Brundibar is a story of defiance.
Asked if the Germans didn't realize that or whether they worried about it, Drori tells Simon, "Yeah that what we wondered all the time. If they don't understand that what we are singing is against them. If they don't understand it. Or if they just don't care, because they knew what we didn't know. That we are meant all to go to the gas chambers and to die, not to survive. Maybe they thought, 'Ah let the Jews play a little bit before they go to be, to be killed.'"
But by 1944 reports were circulating in allied capitals that Jews were being deported and exterminated.
The Nazis wanted to refute those reports and decided on an audacious deception: to make Theresienstadt look like a model Jewish town and to invite in the International Red Cross for an inspection and to make a propaganda film showing what a nice place it was.
A beautification plan was implemented immediately. They painted buildings, planted flowers, opened stores, and put up a bandstand in the town square.
They built a kindergarten in a small park, near our children's home. They opened a coffee shop. And those chose the people who sit there. And listen to music, and drink their coffee. Usually young, pretty women. They made Terezin into a beautiful, little place," remembers Helga Kinsky, who watched it all unfold.
And they made it a lot less crowded. Just before the Red Cross delegation arrived, the Nazis shipped 7,500 people off to Auschwitz, creating more open spaces. The stage was now set. On June 23rd, 1944, the Red Cross delegates came for their one day visit and the show began. The Nazis decided that a performance of Brundibar would be the highlight.
Paul Sandfort was in the orchestra that day and played the trumpet.
Asked what that particular performance was like, Sandfort tells Simon, "It was a little more tense. A little more tense because we had to…this feeling of…I at least has the feeling you must not fail. You must play for your life."
The Red Cross delegates went exactly where the Nazis took them. They didn’t question a single prisoner. They saw no evil, they heard no evil. In fact, the Swiss head of the delegation took pictures to show how happy the children looked.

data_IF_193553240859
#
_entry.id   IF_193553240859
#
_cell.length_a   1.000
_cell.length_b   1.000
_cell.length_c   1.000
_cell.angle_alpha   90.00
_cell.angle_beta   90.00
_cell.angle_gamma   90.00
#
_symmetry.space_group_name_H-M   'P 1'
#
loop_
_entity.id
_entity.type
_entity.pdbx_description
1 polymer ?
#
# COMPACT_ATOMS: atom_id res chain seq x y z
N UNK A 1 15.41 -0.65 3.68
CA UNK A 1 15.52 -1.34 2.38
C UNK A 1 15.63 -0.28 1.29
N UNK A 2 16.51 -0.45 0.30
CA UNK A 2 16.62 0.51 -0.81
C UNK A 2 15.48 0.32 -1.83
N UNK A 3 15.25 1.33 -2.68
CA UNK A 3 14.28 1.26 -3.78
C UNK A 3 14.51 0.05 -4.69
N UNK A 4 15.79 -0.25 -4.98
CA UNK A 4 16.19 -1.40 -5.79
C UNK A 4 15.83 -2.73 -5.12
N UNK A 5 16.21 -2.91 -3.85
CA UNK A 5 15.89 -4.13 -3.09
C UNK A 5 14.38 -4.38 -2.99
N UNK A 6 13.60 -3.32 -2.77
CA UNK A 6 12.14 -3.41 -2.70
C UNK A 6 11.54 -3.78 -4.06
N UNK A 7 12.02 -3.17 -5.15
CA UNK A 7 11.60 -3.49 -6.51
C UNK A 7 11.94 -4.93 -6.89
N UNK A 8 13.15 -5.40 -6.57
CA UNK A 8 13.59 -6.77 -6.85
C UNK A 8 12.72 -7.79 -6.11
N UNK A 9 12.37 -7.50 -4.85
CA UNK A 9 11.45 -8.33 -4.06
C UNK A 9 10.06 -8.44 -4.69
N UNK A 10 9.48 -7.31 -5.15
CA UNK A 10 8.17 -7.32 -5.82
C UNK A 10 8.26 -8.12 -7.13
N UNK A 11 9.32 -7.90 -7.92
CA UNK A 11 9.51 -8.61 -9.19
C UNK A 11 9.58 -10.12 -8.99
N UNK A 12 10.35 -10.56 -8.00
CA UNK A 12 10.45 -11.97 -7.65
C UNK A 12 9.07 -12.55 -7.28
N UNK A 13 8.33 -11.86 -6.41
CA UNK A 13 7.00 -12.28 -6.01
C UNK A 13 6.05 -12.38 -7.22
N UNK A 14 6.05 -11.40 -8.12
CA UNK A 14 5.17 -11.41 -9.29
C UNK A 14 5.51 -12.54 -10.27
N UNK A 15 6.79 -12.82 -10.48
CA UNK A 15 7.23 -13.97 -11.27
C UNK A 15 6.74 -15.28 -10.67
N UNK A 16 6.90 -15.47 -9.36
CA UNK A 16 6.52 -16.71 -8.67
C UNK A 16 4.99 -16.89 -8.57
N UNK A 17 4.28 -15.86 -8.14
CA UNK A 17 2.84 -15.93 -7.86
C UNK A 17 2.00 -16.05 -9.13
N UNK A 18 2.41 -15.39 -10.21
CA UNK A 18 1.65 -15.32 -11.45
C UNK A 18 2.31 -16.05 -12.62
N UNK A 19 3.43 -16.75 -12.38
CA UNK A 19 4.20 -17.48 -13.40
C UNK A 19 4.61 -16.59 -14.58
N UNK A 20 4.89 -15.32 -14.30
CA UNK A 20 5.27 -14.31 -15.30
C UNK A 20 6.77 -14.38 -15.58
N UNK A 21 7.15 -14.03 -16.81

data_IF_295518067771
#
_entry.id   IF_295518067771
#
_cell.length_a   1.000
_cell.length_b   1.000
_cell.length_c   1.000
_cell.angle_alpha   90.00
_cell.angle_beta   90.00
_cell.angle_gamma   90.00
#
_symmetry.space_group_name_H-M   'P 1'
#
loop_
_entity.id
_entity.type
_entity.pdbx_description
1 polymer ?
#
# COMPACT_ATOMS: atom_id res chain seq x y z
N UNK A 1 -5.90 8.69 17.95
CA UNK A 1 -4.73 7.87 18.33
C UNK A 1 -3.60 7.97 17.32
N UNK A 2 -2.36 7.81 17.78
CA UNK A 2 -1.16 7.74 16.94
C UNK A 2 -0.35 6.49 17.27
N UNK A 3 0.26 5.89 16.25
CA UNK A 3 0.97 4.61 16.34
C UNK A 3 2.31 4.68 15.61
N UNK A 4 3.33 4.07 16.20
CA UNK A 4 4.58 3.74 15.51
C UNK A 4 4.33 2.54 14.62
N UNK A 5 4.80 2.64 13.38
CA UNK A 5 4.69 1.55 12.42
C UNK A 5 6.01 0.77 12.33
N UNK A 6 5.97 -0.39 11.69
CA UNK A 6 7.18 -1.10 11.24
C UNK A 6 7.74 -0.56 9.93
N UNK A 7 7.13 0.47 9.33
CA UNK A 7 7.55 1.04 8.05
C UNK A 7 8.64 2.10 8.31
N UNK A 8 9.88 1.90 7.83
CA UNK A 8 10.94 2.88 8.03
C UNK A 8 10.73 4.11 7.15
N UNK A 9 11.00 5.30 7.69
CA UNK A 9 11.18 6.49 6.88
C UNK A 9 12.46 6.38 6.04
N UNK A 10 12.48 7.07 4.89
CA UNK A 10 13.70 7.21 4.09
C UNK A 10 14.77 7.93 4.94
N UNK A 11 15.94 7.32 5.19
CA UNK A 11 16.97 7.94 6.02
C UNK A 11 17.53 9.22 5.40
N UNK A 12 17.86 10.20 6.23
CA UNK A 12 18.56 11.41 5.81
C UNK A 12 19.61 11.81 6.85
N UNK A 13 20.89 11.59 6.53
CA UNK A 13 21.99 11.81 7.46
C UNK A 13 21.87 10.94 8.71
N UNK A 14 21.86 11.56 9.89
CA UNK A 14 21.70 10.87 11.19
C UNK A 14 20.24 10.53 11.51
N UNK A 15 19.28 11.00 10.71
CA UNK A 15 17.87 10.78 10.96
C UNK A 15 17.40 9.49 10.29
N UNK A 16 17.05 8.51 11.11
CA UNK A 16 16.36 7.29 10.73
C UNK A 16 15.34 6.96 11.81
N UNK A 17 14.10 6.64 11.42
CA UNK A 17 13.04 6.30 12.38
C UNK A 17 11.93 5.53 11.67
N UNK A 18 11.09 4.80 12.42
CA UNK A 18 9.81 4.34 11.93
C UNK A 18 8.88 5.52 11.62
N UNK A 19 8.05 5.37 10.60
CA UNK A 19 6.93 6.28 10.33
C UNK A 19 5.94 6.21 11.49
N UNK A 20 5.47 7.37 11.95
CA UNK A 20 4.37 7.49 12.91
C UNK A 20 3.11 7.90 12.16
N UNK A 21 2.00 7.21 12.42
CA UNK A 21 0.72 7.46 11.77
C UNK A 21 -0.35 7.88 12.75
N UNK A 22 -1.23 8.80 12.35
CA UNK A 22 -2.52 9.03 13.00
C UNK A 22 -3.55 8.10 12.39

The deception worked. The final report of the Red Cross delegation read that Theresienstadt looks like a normal provincial town where and the "elegantly dressed women all had silk stockings scarves and stylish handbags." The delegates also wrote that Theresienstadt is a final destination camp and that people who come here are not sent elsewhere.
In fact by the time of the visit, some 68,000 people had already been shipped from here to the death camps.
Sandfort acknowledges the Nazis did convince the world. "But they only convinced the world because the world wanted to be convinced. It's easier."
When the show was over, the transports to Auschwitz were accelerated.
Those who stayed behind, like Ella Weissberger, watched as their friends and fellow cast members were herded onto the trains.
"So I tell you the truth, when we were saying the last goodbye to some I can't say it today. I said, 'But I will see you later. I don't wanna say goodbye,'" she says.
As the trains kept on heading to Auschwitz, the cast of Brundibar kept on changing. Ella’s co-star Honza Treichlinger, the young boy who played Brundibar, was sent to the gas chambers in 1944. The opera’s composer, Hans Krasa, was killed about the same time.
For those who stayed in Theresienstadt it meant learning new parts all the time, which wasn’t a problem because everyone knew the opera by heart. But by the end of 1944, performances stopped abruptly because there was hardly anyone left.
Dita Krause was 12 when she was bundled onto a train to Auschwitz. "For me the Holocaust started after Terezin. Terezin was still acceptable compared to what was after. The day we left Terezin, the world changed totally, radically," she explains.
Like very few other cast members of Brundibar, Dita survived Auschwitz and Bergen Belsen, but she lost her entire family and almost all her friends. "So few of them survived. And they were so talented. So many wonderful children among them, and promising children. That's the pity of it. Children that would have become poets and artists, and so many of them. And they are all gone, for nothing," she tells Simon.
The cast members of Brundibar who did survive get together every year now. This past autumn they walked around Theresienstadt, that old concentration camp, which is now a provincial town again.
Children from all over the world perform Brundibar these days, this fairy tale set to music. Children from a nearby Czech school put on a performance for members of the original cast in the same Theresienstadt attic where they first performed it more than 60 years ago.
The girls, as they still call themselves, remembered their lines. The schoolchildren invited them to join in the finale, the victory song. They stole the show.